The sweet potato is not a regular feature on the menu rotation in our house for various reasons. Top of the list is that I didn’t think I liked them. That is, until I made fries in coconut oil yesterday!
~If you’d like to skip to the recipe, you can find it mid-way down the page. Before that, I talk about the smoke point of cooking oils and why I chose to use coconut oil for this recipe.~
It was Antonios’s birthday yesterday, Happy Birthday! So I set out to make meals and snacks that would delight. Since Antonios likes sweet potatoes and seems to like anything I make with coconut oil, I set out to master the sweet potato fry for his birthday dinner.
Side note unrelated to recipe: I must admit that ever since Dan Quayle spelled “potatoe” incorrectly in the early 90’s, I always have to look up the spelling of potato, potatoes, tomato, and tomatoes before I hit publish on a post just to be sure I’ve got the spelling correct. Am I the only one?
Back to the sweet potatoes…
In preparation for the birthday fries I read many recipes, and was surprised that there were none that seemed exactly right. So I took my favorite parts of all the recipes I read, and ta-da….
Sweet Potato Fries, fried in coconut oil, salted with Himalayan sea salt.
Why coconut oil?
In general, when we are choosing an oil, we consider the type of fat as well as the temperature we are going to be cooking.
Type of fat – looking at things like monounsaturated, polyunsaturated, saturated. Are the fats medium chain triglycerides, long-chain, or very long chain triglycerides.
Temperature – some oils are best drizzled over dishes after the cooking process or in salads (for example olive oil, which has a chemical structure that does not hold up well in cooking), and others can withstand higher heats (for example coconut oil)
In addition to being a good option for higher heat cooking, studies have shown coconut oil to have a number of benefits including:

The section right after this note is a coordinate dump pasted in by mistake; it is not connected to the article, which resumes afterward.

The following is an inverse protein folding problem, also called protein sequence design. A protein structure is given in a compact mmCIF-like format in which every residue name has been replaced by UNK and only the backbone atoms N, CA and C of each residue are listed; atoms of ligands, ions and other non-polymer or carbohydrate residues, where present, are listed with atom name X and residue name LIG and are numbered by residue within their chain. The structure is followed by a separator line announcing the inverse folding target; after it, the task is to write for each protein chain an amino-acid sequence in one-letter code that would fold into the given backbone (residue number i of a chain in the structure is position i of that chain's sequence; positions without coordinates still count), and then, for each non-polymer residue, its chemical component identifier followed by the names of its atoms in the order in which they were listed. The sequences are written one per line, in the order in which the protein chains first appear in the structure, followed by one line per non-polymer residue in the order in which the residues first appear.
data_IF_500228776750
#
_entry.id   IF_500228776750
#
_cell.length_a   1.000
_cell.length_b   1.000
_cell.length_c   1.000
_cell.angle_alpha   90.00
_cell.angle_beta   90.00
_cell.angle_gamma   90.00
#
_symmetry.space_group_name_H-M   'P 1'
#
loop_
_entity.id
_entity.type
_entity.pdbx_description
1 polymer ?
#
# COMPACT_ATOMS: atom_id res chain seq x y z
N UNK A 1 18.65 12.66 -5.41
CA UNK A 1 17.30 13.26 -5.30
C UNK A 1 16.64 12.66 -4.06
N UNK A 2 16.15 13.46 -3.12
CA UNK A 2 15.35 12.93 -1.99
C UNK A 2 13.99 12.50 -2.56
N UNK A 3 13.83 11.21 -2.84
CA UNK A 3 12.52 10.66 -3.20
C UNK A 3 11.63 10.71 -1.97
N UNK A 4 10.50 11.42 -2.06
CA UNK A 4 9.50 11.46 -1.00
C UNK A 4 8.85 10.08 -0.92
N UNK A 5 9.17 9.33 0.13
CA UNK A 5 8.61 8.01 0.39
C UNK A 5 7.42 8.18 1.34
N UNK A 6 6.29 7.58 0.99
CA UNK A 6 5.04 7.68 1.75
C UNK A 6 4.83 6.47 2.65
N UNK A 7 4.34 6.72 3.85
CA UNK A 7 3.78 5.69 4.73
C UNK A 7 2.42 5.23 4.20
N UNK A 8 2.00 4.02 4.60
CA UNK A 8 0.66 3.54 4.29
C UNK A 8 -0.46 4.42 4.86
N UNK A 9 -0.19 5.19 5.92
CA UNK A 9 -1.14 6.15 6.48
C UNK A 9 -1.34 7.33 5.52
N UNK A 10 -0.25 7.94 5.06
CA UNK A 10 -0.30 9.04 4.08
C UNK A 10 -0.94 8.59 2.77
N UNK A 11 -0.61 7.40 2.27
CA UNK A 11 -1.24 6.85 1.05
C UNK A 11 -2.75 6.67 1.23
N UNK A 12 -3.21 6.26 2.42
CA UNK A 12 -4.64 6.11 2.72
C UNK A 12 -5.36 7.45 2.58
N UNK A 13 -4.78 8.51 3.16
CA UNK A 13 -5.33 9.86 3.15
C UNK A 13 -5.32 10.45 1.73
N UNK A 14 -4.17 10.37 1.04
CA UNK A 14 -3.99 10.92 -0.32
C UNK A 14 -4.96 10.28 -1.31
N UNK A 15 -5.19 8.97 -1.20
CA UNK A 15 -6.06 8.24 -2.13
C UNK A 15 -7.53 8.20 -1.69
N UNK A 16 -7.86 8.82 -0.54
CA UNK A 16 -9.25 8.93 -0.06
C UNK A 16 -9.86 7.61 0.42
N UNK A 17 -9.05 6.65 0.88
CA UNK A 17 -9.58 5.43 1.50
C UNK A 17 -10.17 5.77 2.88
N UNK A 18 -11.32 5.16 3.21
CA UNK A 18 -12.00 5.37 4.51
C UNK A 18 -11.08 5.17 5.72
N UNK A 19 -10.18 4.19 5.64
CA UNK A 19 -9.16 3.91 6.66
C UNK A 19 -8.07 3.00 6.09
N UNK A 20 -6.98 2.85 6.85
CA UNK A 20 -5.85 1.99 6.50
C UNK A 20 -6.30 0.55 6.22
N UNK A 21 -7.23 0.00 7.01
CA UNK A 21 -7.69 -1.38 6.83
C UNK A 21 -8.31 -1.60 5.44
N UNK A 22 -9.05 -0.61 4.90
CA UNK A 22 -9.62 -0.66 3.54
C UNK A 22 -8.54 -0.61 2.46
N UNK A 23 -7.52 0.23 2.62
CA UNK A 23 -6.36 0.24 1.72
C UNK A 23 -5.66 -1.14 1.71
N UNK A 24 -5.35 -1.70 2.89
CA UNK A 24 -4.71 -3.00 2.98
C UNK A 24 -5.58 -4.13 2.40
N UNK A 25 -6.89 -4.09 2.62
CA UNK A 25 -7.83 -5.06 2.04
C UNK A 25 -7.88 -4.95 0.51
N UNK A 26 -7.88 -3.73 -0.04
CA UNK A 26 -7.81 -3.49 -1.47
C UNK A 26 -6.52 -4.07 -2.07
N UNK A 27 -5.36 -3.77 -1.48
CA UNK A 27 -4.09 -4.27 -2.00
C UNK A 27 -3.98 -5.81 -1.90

- can have a positive effect on hormones (including thyroid function)
- supports our bodies’ immune system health
- may help fight off yeast, including candida
- supports healthy metabolism (and weight loss when needed)
- and coconut oil has a saturated fat called lauric acid, which has been shown to increase the good HDL cholesterol in the blood to help improve cholesterol ratio levels.
Here’s a link to the Dr. Oz and to the Dr. Mercola blogs which have more data, studies, and information about the benefits of coconut oil. And if you want even more information about the benefits of coconut oil, Helen Nichols from well-beingsecrets.com wrote up a comprehensive list of benefits in her article on coconut oil.
Where can you get coconut oil? There are many brands of coconut oil on the market, and quality does matter. There are a couple of brands we use: Tropical Traditions Coconut Oil (which you can find online) and Dr. Bonners (which you can find at Whole Foods).
Here’s the Recipe for Sweet Potato Fries cooked in Coconut Oil…
If you are planning to try this, set aside an hour the first time you make them for prep, cooking, and clean up. (and about 2 minutes to eat them!) This recipe is written for those of us with just about no frying experience.
– Sweet potato (2 pounds)
– Coconut oil (14 ounce jar)
– Himalayan sea salt
Plus, you’ll also need
– Big bowl with ice water
– Paper bags
If you have a skillet or a deep fryer, then you’ll have some real fun with these fries. If you do not, don’t fret, I used a regular pan, which worked out fine. I filled the pan with about 6 tablespoons of coconut oil to start and let the oil warm up on medium heat while I peeled the sweet potatoes.
As I peeled and cut the potatoes, I put the fry shaped pieces into a big bowl of ice water. I read that people put their peeled sweet potatoes through a fry cutter, but since I don’t have one, I just used a knife (and patience).
Once the sweet potatoes were cut, I dried them off with a towel and it was time to fry them. I read a few recipes that recommended frying twice, and that was good advice!
Frying round 1
Move the heat up to medium-high. Once it is good and hot, cook for 3 minutes then drain on the paper bags.
hint: cook in batches so each fry gets covered in oil
Frying round 2
Make sure there is enough oil in the pan to cover the fries. If you had to add oil, heat it all together to get the heat in the pan back up, and this time make it even hotter. I cooked these on almost-high (went to the highest and then backed off just a tad; I was aiming for that perfect balance of crispy not burnt). If you do have a skillet with a thermomater, the general consensus in the recipes I read was to bring the second round up to 375 degrees. Cook for 4 minutes and then move them to a paper bag to salt and let drain.
I sprinkled the himalayan sea salt onto the fries when they were just out of the pan, so the salt really stayed on the fries. It only takes a couple of minutes for them to cool of and be ready to eat!
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